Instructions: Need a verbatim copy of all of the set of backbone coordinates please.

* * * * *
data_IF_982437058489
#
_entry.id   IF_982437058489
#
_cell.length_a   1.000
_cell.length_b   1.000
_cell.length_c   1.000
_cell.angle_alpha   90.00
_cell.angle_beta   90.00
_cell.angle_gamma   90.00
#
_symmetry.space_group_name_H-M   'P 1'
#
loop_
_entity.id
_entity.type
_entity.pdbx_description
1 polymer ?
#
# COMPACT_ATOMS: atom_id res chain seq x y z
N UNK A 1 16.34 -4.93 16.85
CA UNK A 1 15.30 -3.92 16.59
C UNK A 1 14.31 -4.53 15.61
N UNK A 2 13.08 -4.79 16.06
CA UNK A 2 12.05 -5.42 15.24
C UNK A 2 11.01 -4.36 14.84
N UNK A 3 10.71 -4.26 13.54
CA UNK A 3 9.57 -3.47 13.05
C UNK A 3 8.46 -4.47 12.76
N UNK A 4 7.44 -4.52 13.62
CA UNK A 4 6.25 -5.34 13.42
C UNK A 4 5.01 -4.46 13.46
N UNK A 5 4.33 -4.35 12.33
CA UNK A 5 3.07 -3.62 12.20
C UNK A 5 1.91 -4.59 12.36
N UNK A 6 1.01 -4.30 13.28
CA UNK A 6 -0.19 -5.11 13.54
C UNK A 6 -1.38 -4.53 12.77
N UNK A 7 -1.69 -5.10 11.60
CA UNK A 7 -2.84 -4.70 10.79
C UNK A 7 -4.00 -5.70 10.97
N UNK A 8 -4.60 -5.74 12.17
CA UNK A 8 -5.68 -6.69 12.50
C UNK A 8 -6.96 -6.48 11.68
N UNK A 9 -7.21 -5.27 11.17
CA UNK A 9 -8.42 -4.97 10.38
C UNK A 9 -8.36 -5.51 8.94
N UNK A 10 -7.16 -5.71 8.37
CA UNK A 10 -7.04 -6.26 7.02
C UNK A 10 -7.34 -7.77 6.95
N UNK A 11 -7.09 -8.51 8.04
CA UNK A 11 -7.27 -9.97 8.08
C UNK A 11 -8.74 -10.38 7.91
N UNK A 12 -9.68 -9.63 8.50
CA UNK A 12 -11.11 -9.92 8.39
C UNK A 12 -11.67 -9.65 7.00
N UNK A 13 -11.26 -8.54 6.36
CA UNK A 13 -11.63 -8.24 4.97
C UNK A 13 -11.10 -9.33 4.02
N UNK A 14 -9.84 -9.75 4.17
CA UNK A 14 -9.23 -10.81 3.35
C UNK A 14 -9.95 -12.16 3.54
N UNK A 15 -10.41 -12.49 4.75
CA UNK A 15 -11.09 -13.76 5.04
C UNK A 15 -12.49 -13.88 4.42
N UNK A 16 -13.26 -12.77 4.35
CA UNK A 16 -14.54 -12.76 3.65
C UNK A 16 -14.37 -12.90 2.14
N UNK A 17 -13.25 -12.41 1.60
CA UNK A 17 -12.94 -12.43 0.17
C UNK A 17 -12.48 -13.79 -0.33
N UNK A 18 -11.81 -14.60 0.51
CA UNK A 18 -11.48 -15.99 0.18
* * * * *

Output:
data_IF_982437058489
#
_entry.id   IF_982437058489
#
_cell.length_a   1.000
_cell.length_b   1.000
_cell.length_c   1.000
_cell.angle_alpha   90.00
_cell.angle_beta   90.00
_cell.angle_gamma   90.00
#
_symmetry.space_group_name_H-M   'P 1'
#
loop_
_entity.id
_entity.type
_entity.pdbx_description
1 polymer ?
#
# COMPACT_ATOMS: atom_id res chain seq x y z
N UNK A 1 16.34 -4.93 16.85
CA UNK A 1 15.30 -3.92 16.59
C UNK A 1 14.31 -4.53 15.61
N UNK A 2 13.08 -4.79 16.06
CA UNK A 2 12.05 -5.42 15.24
C UNK A 2 11.01 -4.36 14.84
N UNK A 3 10.71 -4.26 13.54
CA UNK A 3 9.57 -3.47 13.05
C UNK A 3 8.46 -4.47 12.76
N UNK A 4 7.44 -4.52 13.62
CA UNK A 4 6.25 -5.34 13.42
C UNK A 4 5.01 -4.46 13.46
N UNK A 5 4.33 -4.35 12.33
CA UNK A 5 3.07 -3.62 12.20
C UNK A 5 1.91 -4.59 12.36
N UNK A 6 1.01 -4.30 13.28
CA UNK A 6 -0.19 -5.11 13.54
C UNK A 6 -1.38 -4.53 12.77
N UNK A 7 -1.69 -5.10 11.60
CA UNK A 7 -2.84 -4.70 10.79
C UNK A 7 -4.00 -5.70 10.97
N UNK A 8 -4.60 -5.74 12.17
CA UNK A 8 -5.68 -6.69 12.50
C UNK A 8 -6.96 -6.48 11.68
N UNK A 9 -7.21 -5.27 11.17
CA UNK A 9 -8.42 -4.97 10.38
C UNK A 9 -8.36 -5.51 8.94
N UNK A 10 -7.16 -5.71 8.37
CA UNK A 10 -7.04 -6.26 7.02
C UNK A 10 -7.34 -7.77 6.95
N UNK A 11 -7.09 -8.51 8.04
CA UNK A 11 -7.27 -9.97 8.08
C UNK A 11 -8.74 -10.38 7.91
N UNK A 12 -9.68 -9.63 8.50
CA UNK A 12 -11.11 -9.92 8.39
C UNK A 12 -11.67 -9.65 7.00
N UNK A 13 -11.26 -8.54 6.36
CA UNK A 13 -11.63 -8.24 4.97
C UNK A 13 -11.10 -9.33 4.02
N UNK A 14 -9.84 -9.75 4.17
CA UNK A 14 -9.23 -10.81 3.35
C UNK A 14 -9.95 -12.16 3.54
N UNK A 15 -10.41 -12.49 4.75
CA UNK A 15 -11.09 -13.76 5.04
C UNK A 15 -12.49 -13.88 4.42
N UNK A 16 -13.26 -12.77 4.35
CA UNK A 16 -14.54 -12.76 3.65
C UNK A 16 -14.37 -12.90 2.14
N UNK A 17 -13.25 -12.41 1.60
CA UNK A 17 -12.94 -12.43 0.17
C UNK A 17 -12.48 -13.79 -0.33
N UNK A 18 -11.81 -14.60 0.51
CA UNK A 18 -11.48 -15.99 0.18